Killam Seminar Series: Compartmentalized Inflammation in Multiple Sclerosis: Hideout of Chronic Immune Response
Supported by the generosity of the Killam Trusts, the MNI's Killam Seminar Series invites outstanding guest speakers whose research is of interest to the scientific community at the MNI and McGill University.
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Roberta Magliozzi, PhD
Assistant Professor, Department of Neurosciences, Biomedicine and Movement Sciences, University of Verona, Italy
Host: Jo Anne Stratton
Abstract: A significant neurodegenerative component characterizes multiple sclerosis, and involves not only plaques but the non-plaque parenchyma as well. It is also becoming increasingly clear that MS inflammation is not only restricted to the initial relapse remitting phases but persist for all the disease duration, hidden within intracerebral niches where it may probably become resistant to current therapies. Therefore compartmentalized inflammation, persisting in intrathecal niches, such as choroid plexus (CP), leptomeninges and perivascular spaces, together with degree of lesion activity, contribute to multiple sclerosis (MS) immunopathology, demyelination and accumulation of disability. However, the exact contribution of these inflammatory components in progressive MS needs further investigation.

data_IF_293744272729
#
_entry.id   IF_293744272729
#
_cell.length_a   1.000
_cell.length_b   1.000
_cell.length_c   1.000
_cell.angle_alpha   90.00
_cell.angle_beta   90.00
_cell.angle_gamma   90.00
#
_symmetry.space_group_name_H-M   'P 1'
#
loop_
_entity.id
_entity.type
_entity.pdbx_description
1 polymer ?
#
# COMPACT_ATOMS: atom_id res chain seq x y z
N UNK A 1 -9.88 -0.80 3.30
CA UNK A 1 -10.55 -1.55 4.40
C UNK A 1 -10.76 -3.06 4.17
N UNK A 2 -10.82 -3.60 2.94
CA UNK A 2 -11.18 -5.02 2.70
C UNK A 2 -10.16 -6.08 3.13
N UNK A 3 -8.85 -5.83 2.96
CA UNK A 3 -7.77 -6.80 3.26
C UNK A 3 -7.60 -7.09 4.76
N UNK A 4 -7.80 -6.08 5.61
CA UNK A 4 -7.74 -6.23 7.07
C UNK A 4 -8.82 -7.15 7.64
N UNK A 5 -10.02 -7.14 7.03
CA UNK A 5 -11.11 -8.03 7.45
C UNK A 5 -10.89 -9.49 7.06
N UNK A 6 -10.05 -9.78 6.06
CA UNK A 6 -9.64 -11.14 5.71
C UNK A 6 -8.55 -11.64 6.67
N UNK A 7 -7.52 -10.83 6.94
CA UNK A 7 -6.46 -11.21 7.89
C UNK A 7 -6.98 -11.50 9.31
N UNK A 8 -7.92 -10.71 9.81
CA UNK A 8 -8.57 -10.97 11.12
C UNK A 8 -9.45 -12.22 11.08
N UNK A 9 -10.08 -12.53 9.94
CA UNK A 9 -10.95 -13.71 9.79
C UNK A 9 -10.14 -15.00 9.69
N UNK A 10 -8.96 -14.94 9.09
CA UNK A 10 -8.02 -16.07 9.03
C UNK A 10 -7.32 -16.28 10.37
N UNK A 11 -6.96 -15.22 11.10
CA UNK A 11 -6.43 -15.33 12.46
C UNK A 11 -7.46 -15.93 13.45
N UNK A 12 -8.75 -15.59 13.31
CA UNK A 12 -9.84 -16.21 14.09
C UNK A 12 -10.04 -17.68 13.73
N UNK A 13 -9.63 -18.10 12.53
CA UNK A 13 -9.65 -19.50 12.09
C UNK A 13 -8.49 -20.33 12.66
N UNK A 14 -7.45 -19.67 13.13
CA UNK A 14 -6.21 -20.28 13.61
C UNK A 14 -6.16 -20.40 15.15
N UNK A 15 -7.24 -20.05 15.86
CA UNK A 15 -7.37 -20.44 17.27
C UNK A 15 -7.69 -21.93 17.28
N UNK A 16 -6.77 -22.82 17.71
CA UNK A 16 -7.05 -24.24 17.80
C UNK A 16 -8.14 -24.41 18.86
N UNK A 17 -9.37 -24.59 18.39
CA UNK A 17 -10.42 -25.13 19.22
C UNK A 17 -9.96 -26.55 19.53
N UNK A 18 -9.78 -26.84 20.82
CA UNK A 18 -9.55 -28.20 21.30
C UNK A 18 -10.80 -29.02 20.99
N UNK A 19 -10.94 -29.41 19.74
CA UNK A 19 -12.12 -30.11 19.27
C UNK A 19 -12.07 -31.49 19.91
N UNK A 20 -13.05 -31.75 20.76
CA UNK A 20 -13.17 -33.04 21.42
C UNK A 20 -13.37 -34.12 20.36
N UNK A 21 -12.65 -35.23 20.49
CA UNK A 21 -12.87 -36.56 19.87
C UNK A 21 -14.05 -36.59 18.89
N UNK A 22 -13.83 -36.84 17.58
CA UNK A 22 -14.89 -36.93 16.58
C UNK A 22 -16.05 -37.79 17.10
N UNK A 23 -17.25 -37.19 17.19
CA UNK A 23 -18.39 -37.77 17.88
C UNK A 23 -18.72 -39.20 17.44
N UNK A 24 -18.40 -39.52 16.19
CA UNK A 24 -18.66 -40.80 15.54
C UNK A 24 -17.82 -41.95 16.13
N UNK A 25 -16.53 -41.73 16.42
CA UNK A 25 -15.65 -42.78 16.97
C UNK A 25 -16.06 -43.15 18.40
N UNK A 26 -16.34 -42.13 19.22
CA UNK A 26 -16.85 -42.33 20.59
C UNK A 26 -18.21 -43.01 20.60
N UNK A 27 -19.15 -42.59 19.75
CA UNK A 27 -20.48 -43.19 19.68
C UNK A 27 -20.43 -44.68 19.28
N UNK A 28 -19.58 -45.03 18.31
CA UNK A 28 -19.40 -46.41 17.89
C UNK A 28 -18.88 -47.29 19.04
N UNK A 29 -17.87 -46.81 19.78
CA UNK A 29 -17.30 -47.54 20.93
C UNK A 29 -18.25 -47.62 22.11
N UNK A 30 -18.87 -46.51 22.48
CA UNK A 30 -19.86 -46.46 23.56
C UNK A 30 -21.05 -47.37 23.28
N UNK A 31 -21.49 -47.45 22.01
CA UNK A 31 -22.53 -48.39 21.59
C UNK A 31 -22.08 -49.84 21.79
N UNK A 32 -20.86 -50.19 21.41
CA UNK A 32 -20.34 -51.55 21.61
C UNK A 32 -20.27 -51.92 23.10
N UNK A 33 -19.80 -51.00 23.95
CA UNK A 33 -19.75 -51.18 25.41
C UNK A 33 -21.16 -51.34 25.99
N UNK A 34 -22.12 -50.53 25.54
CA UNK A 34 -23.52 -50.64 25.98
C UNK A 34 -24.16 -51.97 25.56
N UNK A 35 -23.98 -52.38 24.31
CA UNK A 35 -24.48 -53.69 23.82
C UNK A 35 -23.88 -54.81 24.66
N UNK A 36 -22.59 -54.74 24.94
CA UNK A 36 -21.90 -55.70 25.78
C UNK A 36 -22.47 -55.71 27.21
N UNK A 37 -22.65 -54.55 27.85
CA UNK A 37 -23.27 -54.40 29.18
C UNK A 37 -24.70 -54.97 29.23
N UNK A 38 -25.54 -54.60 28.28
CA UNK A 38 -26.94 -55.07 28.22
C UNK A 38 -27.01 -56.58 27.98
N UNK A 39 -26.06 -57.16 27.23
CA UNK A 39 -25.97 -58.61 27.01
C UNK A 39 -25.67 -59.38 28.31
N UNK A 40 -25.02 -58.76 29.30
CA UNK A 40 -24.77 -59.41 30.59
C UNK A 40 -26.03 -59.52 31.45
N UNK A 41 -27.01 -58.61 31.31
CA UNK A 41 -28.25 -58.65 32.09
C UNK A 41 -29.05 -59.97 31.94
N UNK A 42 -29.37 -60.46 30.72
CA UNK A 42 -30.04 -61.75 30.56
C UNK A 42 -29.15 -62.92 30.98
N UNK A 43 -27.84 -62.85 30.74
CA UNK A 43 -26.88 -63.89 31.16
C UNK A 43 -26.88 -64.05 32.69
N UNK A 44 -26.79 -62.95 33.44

The presence and inducible formation of immune-competent niches in the meninges ( ectopic tertiary lymphoid-like structures, TLS), suggests that these aberrant aggregates may support and chronically sustain disease-relevant immune responses in the CNS. TLS-associated immune responses within the leptomeninges are proposed to contribute to ongoing neuropathology of the cortical GM and to disease exacerbation, possibly regulating the balance of pro-inflammatory and anti-inflammatory responses in the meninges. The observation that the immune cell aggregates in the MS meninges appear to be at various stages of development is entirely in keeping with observations from a large number of non-CNS chronic inflammatory conditions, suggesting therefore a key role of meningeal inflammation and TLS in chronic progression.